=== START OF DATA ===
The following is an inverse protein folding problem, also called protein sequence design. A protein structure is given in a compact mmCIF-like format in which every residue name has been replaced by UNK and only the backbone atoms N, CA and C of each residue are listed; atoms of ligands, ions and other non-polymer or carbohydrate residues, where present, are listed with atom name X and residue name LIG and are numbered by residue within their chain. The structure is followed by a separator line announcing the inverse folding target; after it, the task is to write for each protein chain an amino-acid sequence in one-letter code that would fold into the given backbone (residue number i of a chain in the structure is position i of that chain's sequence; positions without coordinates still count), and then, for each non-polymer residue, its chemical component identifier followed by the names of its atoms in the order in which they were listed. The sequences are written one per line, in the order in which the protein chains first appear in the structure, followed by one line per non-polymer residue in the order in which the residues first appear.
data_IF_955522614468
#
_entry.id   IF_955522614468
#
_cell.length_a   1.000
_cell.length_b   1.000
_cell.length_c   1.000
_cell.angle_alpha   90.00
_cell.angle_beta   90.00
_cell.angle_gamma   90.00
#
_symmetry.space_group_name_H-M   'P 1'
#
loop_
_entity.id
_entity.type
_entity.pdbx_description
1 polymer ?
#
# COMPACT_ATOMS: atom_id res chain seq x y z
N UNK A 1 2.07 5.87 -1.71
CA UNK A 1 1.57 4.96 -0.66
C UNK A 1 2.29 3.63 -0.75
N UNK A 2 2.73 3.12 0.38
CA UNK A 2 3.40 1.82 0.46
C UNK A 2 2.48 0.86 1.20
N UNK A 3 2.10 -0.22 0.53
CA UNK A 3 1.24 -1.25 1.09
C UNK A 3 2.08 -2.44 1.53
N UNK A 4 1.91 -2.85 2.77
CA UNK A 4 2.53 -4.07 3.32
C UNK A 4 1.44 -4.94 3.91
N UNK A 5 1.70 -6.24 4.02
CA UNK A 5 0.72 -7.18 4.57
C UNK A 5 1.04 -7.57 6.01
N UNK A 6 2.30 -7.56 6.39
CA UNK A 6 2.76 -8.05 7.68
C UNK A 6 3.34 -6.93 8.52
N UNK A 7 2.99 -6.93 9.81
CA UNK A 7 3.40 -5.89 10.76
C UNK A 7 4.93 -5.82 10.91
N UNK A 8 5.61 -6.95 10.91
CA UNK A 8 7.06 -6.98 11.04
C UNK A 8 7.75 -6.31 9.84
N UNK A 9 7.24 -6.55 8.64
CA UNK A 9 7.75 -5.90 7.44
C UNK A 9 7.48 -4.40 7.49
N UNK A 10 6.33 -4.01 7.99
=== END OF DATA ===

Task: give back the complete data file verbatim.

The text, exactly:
The following is an inverse protein folding problem, also called protein sequence design. A protein structure is given in a compact mmCIF-like format in which every residue name has been replaced by UNK and only the backbone atoms N, CA and C of each residue are listed; atoms of ligands, ions and other non-polymer or carbohydrate residues, where present, are listed with atom name X and residue name LIG and are numbered by residue within their chain. The structure is followed by a separator line announcing the inverse folding target; after it, the task is to write for each protein chain an amino-acid sequence in one-letter code that would fold into the given backbone (residue number i of a chain in the structure is position i of that chain's sequence; positions without coordinates still count), and then, for each non-polymer residue, its chemical component identifier followed by the names of its atoms in the order in which they were listed. The sequences are written one per line, in the order in which the protein chains first appear in the structure, followed by one line per non-polymer residue in the order in which the residues first appear.
data_IF_955522614468
#
_entry.id   IF_955522614468
#
_cell.length_a   1.000
_cell.length_b   1.000
_cell.length_c   1.000
_cell.angle_alpha   90.00
_cell.angle_beta   90.00
_cell.angle_gamma   90.00
#
_symmetry.space_group_name_H-M   'P 1'
#
loop_
_entity.id
_entity.type
_entity.pdbx_description
1 polymer ?
#
# COMPACT_ATOMS: atom_id res chain seq x y z
N UNK A 1 2.07 5.87 -1.71
CA UNK A 1 1.57 4.96 -0.66
C UNK A 1 2.29 3.63 -0.75
N UNK A 2 2.73 3.12 0.38
CA UNK A 2 3.40 1.82 0.46
C UNK A 2 2.48 0.86 1.20
N UNK A 3 2.10 -0.22 0.53
CA UNK A 3 1.24 -1.25 1.09
C UNK A 3 2.08 -2.44 1.53
N UNK A 4 1.91 -2.85 2.77
CA UNK A 4 2.53 -4.07 3.32
C UNK A 4 1.44 -4.94 3.91
N UNK A 5 1.70 -6.24 4.02
CA UNK A 5 0.72 -7.18 4.57
C UNK A 5 1.04 -7.57 6.01
N UNK A 6 2.30 -7.56 6.39
CA UNK A 6 2.76 -8.05 7.68
C UNK A 6 3.34 -6.93 8.52
N UNK A 7 2.99 -6.93 9.81
CA UNK A 7 3.40 -5.89 10.76
C UNK A 7 4.93 -5.82 10.91
N UNK A 8 5.61 -6.95 10.91
CA UNK A 8 7.06 -6.98 11.04
C UNK A 8 7.75 -6.31 9.84
N UNK A 9 7.24 -6.55 8.64
CA UNK A 9 7.75 -5.90 7.44
C UNK A 9 7.48 -4.40 7.49
N UNK A 10 6.33 -4.01 7.99